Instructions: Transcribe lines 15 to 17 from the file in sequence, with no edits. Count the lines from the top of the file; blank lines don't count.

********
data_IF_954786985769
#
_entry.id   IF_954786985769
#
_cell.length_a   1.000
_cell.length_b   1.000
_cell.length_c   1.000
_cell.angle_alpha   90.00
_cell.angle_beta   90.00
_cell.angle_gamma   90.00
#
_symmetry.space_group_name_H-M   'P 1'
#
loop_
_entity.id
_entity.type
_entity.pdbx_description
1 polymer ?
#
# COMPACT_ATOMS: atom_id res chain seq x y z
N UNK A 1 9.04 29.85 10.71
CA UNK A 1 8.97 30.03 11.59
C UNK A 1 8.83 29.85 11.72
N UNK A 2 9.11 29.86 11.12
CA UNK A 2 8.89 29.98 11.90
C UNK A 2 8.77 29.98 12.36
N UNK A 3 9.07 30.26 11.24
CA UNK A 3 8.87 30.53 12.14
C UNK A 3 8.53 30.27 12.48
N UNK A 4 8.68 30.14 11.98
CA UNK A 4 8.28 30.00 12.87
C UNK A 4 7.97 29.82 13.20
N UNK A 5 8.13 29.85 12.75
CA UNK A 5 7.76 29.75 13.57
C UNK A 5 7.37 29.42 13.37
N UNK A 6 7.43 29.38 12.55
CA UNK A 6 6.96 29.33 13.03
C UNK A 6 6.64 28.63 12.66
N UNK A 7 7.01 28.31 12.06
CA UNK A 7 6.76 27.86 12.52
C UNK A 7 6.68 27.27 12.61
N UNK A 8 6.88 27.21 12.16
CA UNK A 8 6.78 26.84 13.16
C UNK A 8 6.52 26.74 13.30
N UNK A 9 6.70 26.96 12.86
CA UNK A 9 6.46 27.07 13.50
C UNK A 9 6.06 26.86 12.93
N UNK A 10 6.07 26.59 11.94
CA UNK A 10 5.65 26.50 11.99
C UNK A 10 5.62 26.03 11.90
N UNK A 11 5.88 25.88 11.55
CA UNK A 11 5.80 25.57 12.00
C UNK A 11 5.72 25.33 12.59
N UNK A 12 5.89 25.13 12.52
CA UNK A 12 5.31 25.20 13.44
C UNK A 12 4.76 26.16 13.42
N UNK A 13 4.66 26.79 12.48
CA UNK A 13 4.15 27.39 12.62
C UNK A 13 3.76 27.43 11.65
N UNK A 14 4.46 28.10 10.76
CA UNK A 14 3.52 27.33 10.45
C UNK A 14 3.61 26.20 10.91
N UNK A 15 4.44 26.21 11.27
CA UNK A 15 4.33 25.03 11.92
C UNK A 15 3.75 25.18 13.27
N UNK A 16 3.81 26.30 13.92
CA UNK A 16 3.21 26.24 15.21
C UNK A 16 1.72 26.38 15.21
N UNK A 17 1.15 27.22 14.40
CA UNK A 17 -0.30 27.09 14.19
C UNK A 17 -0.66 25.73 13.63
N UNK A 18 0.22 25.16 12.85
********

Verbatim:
_entity.id
_entity.type
_entity.pdbx_description